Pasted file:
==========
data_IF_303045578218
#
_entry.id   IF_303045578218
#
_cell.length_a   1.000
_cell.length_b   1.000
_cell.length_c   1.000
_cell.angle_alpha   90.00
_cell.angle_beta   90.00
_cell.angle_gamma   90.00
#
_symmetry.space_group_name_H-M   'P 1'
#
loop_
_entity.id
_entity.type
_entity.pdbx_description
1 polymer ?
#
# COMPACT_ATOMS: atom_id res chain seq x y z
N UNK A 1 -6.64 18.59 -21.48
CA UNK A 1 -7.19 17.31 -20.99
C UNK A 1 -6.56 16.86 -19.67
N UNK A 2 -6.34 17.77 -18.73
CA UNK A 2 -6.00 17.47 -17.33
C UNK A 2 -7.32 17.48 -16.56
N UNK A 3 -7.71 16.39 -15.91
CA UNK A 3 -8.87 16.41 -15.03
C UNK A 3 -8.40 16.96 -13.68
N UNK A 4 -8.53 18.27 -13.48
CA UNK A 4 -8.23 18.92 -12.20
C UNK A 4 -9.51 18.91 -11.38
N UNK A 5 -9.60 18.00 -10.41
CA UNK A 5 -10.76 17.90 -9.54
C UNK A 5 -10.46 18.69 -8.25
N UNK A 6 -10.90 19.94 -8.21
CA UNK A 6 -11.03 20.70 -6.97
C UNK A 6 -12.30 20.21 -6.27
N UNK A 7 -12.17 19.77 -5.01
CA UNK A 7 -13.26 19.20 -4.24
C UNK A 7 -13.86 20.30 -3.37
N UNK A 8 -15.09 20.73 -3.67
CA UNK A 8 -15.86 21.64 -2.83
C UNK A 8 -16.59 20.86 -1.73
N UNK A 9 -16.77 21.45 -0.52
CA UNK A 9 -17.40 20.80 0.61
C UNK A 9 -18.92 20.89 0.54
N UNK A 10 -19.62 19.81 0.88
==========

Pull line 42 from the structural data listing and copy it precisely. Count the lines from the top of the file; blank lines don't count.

N UNK A 8 -15.09 20.73 -3.67